Tin Pan Alley

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So Tin Pan Alley is for sale, and people who haven’t thought about Tin Pan Alley in decades, and people who’ve walked past those buildings on West 28th Street for years without ever noticing them, are suddenly up in arms. When I read that the buildings were for sale – and that the seller was suggesting they be torn down to make room for another high-rise – my first thought was, that’s terrible, that’d be a great loss. My second thought was – I didn’t even know Tin Pan Alley was still there. I mean, I’ve been down that block, and never realized that this was where so much of the so-called Great American Songbook came from. If there has been any sense of that history, of the lingering echoes of Gershwin, Cole Porter, and the rest, it’s been spread around in New York’s jazz clubs, cabarets, nightclubs, and Broadway theaters, not concentrated on that one block.

Maybe it’s a generational thing, but I don’t think so. I felt the same way about CBGBs closing. And that was a place that had been important, even formative, to me as a teenager. But punk’s first home had had its moment, done its job, and was just sort of hanging on. Its history was well-documented but was in danger of being cheapened by the club’s slide into tourist kitsch. At least that hasn’t happened with Tin Pan Alley. It just went from being a physical place to a mental one: a kind of evocative black-and-white image of old New York, the New York of derby hats, big-fendered cars and Ebbetts Field. And that will remain even if the buildings themselves disappear.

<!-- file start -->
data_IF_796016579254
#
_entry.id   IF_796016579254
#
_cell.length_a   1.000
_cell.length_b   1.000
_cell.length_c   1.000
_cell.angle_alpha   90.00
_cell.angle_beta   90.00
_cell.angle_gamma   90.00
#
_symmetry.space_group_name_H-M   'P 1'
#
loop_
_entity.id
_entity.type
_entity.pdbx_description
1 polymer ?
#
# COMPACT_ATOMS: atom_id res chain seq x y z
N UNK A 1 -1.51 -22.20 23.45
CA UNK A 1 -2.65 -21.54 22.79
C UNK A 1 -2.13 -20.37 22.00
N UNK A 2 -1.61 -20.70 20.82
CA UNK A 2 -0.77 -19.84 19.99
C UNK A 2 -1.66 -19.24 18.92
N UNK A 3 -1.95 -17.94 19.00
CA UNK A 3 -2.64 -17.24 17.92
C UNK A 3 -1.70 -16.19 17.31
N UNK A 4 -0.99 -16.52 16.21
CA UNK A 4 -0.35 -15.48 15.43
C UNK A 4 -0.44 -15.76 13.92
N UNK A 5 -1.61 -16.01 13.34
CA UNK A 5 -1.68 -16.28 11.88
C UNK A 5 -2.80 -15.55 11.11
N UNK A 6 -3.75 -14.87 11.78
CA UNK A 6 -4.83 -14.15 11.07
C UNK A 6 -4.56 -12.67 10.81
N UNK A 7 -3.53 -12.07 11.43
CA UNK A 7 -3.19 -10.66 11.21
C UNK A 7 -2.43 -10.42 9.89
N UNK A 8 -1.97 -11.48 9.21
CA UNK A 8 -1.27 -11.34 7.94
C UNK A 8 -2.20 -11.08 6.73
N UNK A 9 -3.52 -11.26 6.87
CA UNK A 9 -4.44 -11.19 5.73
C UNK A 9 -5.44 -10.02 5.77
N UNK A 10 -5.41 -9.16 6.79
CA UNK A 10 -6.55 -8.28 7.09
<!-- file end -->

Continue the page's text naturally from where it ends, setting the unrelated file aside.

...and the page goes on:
What do you think? Do we lose something when a cultural landmark, whether it’s Yankee Stadium, CBGBs, or the Tin Pan Alley buildings, disappear? Or do we get too attached to the place and lose sight of the bigger cultural ideas they house? Leave a comment.